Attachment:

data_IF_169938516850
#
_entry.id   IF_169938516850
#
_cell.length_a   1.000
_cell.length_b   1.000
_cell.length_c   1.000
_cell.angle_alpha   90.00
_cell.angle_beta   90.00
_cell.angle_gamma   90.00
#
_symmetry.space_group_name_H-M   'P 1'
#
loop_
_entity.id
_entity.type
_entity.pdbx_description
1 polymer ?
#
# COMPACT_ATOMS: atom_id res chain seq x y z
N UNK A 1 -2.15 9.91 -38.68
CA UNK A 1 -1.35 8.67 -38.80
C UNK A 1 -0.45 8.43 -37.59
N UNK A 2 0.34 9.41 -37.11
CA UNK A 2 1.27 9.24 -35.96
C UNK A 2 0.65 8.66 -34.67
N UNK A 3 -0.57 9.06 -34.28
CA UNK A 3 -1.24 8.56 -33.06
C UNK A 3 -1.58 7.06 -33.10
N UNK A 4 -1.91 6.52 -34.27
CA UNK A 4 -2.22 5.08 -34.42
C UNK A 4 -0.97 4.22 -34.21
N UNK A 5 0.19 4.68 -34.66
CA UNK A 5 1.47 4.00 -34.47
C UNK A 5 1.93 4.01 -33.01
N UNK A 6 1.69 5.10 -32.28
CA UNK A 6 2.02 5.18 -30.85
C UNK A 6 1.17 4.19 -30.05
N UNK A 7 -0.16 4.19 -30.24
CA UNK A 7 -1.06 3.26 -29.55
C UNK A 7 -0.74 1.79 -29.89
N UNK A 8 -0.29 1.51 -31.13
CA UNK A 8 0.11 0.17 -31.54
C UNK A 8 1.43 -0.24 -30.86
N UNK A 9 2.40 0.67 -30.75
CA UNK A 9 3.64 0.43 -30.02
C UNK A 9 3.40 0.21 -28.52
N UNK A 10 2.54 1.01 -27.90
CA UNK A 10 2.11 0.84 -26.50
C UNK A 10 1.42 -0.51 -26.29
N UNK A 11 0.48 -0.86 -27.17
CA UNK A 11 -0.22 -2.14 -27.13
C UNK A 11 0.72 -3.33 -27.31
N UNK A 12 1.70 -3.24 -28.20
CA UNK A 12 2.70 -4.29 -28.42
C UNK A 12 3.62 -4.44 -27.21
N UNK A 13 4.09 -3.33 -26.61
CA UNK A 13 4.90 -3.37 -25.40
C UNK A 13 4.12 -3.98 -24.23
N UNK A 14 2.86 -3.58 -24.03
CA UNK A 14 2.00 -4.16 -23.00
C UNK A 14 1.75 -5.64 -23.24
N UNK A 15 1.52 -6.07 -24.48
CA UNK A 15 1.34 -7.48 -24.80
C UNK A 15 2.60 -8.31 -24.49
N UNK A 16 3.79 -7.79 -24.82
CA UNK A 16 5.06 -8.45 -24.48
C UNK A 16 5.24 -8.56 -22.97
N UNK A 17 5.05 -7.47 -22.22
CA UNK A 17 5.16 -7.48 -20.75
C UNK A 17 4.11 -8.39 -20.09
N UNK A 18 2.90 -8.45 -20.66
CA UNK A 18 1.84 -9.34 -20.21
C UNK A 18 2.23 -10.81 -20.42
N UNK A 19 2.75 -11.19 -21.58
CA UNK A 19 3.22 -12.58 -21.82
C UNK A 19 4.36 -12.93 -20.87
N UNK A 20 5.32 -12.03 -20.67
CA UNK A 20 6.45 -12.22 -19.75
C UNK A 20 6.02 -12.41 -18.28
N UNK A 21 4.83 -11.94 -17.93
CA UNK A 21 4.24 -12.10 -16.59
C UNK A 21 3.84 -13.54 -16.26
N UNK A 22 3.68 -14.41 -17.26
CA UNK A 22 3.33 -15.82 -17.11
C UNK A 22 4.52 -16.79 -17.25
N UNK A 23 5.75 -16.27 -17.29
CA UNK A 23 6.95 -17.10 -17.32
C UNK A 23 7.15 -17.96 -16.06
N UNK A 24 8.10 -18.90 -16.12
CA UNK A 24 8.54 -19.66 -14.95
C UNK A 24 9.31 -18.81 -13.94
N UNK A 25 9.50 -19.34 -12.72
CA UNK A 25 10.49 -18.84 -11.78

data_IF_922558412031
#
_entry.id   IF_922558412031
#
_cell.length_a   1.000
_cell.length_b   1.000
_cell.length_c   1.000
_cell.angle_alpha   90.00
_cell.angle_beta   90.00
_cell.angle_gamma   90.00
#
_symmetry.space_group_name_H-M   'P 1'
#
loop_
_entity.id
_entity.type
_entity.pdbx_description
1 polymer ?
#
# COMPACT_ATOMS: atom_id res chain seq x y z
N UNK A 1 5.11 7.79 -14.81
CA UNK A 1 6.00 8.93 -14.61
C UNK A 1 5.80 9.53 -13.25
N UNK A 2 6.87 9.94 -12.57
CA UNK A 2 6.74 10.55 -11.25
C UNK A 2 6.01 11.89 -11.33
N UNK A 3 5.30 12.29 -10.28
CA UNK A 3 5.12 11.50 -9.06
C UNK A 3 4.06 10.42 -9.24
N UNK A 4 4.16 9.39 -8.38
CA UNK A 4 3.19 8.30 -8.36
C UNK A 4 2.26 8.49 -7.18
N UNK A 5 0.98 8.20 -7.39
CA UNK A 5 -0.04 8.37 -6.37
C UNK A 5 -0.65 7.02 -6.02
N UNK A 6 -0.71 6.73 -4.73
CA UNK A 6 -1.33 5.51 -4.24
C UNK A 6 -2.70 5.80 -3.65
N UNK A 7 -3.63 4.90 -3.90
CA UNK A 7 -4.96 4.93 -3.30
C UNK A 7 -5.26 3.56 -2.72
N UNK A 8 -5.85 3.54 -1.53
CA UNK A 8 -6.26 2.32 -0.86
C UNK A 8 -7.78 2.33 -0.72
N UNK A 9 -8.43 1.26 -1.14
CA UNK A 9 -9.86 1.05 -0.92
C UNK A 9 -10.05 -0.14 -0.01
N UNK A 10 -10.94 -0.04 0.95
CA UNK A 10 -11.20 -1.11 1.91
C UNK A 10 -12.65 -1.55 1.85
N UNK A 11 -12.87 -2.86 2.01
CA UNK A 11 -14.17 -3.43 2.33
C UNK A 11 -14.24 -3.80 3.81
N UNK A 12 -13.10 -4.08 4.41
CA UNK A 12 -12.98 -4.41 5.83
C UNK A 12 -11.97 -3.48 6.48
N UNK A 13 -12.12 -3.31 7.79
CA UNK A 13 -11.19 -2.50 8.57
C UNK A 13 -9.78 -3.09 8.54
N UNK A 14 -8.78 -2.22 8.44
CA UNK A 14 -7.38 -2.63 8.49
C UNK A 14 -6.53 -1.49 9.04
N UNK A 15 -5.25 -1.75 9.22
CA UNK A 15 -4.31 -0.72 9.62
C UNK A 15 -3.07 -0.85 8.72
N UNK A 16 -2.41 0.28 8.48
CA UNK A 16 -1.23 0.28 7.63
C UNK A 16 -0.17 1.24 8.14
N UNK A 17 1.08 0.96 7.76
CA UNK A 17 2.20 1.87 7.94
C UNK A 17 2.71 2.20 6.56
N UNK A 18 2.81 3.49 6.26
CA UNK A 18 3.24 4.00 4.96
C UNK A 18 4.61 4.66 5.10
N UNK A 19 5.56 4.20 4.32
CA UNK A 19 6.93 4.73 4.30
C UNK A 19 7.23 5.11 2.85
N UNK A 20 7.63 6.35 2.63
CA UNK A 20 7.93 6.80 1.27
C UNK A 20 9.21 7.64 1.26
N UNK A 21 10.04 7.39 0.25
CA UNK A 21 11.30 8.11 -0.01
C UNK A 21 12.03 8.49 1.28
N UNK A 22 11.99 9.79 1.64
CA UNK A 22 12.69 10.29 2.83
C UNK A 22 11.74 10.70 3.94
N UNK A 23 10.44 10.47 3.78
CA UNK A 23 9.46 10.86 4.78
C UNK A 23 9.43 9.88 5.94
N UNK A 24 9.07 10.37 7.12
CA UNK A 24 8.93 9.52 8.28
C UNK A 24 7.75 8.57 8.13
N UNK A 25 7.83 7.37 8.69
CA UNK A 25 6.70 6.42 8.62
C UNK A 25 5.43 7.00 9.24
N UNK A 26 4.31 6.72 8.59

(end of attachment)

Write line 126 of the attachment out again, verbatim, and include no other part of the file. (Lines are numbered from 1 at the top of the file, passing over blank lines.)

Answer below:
C UNK A 4 2.26 8.49 -7.18